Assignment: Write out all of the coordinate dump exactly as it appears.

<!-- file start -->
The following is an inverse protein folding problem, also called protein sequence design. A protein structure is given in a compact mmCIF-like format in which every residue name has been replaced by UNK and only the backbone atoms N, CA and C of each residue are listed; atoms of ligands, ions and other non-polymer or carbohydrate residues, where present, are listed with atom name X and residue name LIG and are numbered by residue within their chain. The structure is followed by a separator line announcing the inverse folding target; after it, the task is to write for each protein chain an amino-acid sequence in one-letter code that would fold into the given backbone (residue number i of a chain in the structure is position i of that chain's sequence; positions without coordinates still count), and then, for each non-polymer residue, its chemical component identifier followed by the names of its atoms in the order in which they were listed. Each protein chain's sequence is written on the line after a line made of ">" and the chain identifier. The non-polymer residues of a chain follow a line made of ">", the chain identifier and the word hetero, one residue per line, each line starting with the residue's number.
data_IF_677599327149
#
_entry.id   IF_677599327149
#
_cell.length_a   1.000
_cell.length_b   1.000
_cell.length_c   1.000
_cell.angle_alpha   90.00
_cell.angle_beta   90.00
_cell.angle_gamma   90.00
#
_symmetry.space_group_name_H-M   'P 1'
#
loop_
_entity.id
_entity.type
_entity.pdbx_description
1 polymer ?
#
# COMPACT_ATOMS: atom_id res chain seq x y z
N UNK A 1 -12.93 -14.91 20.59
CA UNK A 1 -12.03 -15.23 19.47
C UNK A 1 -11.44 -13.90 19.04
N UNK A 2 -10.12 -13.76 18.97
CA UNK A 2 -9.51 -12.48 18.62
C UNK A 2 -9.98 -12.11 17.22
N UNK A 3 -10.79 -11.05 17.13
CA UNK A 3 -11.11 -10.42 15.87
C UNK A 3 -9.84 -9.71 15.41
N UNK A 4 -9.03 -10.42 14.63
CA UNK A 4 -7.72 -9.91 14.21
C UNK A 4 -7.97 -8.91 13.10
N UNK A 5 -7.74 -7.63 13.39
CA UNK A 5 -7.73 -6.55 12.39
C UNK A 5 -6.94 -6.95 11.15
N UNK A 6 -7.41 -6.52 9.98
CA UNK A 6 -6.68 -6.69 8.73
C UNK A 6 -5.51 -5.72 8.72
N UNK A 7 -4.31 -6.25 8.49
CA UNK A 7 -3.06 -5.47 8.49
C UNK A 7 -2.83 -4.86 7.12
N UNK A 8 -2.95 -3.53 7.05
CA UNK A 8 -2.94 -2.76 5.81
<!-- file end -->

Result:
The following is an inverse protein folding problem, also called protein sequence design. A protein structure is given in a compact mmCIF-like format in which every residue name has been replaced by UNK and only the backbone atoms N, CA and C of each residue are listed; atoms of ligands, ions and other non-polymer or carbohydrate residues, where present, are listed with atom name X and residue name LIG and are numbered by residue within their chain. The structure is followed by a separator line announcing the inverse folding target; after it, the task is to write for each protein chain an amino-acid sequence in one-letter code that would fold into the given backbone (residue number i of a chain in the structure is position i of that chain's sequence; positions without coordinates still count), and then, for each non-polymer residue, its chemical component identifier followed by the names of its atoms in the order in which they were listed. Each protein chain's sequence is written on the line after a line made of ">" and the chain identifier. The non-polymer residues of a chain follow a line made of ">", the chain identifier and the word hetero, one residue per line, each line starting with the residue's number.
data_IF_677599327149
#
_entry.id   IF_677599327149
#
_cell.length_a   1.000
_cell.length_b   1.000
_cell.length_c   1.000
_cell.angle_alpha   90.00
_cell.angle_beta   90.00
_cell.angle_gamma   90.00
#
_symmetry.space_group_name_H-M   'P 1'
#
loop_
_entity.id
_entity.type
_entity.pdbx_description
1 polymer ?
#
# COMPACT_ATOMS: atom_id res chain seq x y z
N UNK A 1 -12.93 -14.91 20.59
CA UNK A 1 -12.03 -15.23 19.47
C UNK A 1 -11.44 -13.90 19.04
N UNK A 2 -10.12 -13.76 18.97
CA UNK A 2 -9.51 -12.48 18.62
C UNK A 2 -9.98 -12.11 17.22
N UNK A 3 -10.79 -11.05 17.13
CA UNK A 3 -11.11 -10.42 15.87
C UNK A 3 -9.84 -9.71 15.41
N UNK A 4 -9.03 -10.42 14.63
CA UNK A 4 -7.72 -9.91 14.21
C UNK A 4 -7.97 -8.91 13.10
N UNK A 5 -7.74 -7.63 13.39
CA UNK A 5 -7.73 -6.55 12.39
C UNK A 5 -6.94 -6.95 11.15
N UNK A 6 -7.41 -6.52 9.98
CA UNK A 6 -6.68 -6.69 8.73
C UNK A 6 -5.51 -5.72 8.72
N UNK A 7 -4.31 -6.25 8.49
CA UNK A 7 -3.06 -5.47 8.49
C UNK A 7 -2.83 -4.86 7.12
N UNK A 8 -2.95 -3.53 7.05
CA UNK A 8 -2.94 -2.76 5.81